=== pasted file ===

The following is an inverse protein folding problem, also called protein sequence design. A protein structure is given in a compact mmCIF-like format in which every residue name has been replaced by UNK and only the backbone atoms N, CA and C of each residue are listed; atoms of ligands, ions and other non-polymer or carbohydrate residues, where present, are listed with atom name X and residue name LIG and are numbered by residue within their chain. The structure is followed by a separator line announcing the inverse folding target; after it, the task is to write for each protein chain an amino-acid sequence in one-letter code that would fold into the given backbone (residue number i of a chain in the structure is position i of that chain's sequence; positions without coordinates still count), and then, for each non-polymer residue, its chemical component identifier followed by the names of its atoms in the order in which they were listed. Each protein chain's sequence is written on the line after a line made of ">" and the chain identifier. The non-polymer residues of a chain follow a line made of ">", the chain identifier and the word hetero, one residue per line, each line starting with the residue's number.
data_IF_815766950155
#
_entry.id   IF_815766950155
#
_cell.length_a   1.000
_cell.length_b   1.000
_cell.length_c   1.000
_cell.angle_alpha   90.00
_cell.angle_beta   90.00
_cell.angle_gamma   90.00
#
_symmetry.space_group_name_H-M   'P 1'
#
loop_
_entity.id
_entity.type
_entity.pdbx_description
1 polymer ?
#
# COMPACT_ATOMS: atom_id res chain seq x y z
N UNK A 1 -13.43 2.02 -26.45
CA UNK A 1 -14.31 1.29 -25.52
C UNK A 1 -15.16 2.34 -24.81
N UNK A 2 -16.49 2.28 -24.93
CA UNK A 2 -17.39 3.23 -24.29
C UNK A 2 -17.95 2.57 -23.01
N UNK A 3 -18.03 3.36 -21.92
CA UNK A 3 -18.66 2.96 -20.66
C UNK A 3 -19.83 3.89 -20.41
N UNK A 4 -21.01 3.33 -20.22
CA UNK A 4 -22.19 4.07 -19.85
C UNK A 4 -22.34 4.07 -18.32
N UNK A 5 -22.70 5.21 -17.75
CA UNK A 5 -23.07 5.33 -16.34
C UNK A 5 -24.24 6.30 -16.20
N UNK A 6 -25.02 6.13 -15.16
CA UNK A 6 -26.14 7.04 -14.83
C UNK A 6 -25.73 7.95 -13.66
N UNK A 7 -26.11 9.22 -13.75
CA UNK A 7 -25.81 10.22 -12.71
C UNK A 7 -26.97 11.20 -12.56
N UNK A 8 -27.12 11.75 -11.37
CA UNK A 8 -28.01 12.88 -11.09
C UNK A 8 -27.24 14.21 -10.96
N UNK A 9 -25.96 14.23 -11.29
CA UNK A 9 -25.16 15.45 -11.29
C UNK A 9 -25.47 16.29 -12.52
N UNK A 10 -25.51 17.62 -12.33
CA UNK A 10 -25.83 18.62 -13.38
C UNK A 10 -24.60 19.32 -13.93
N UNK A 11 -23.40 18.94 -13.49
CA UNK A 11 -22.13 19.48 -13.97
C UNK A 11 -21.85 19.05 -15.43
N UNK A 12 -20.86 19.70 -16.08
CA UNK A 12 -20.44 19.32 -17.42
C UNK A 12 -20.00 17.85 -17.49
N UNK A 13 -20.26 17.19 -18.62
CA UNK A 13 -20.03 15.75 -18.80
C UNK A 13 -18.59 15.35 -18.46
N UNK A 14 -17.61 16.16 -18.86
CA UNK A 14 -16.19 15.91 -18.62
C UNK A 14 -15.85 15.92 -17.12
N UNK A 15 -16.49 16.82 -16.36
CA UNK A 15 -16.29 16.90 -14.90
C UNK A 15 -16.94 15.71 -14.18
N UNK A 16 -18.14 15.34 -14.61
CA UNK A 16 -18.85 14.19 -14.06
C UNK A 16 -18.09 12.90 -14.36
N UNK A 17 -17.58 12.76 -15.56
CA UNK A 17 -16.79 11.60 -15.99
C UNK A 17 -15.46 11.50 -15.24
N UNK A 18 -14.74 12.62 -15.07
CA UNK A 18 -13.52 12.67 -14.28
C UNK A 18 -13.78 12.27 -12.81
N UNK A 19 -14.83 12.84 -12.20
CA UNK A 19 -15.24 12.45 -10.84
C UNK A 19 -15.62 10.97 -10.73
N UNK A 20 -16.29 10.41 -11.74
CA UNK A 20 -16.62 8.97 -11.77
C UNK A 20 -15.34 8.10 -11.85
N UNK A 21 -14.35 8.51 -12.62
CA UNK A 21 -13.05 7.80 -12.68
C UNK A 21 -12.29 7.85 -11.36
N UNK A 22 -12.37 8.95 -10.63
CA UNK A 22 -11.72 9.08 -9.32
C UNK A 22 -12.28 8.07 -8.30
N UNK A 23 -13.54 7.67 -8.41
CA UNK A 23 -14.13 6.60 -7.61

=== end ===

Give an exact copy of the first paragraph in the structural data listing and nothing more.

The following is an inverse protein folding problem, also called protein sequence design. A protein structure is given in a compact mmCIF-like format in which every residue name has been replaced by UNK and only the backbone atoms N, CA and C of each residue are listed; atoms of ligands, ions and other non-polymer or carbohydrate residues, where present, are listed with atom name X and residue name LIG and are numbered by residue within their chain. The structure is followed by a separator line announcing the inverse folding target; after it, the task is to write for each protein chain an amino-acid sequence in one-letter code that would fold into the given backbone (residue number i of a chain in the structure is position i of that chain's sequence; positions without coordinates still count), and then, for each non-polymer residue, its chemical component identifier followed by the names of its atoms in the order in which they were listed. Each protein chain's sequence is written on the line after a line made of ">" and the chain identifier. The non-polymer residues of a chain follow a line made of ">", the chain identifier and the word hetero, one residue per line, each line starting with the residue's number.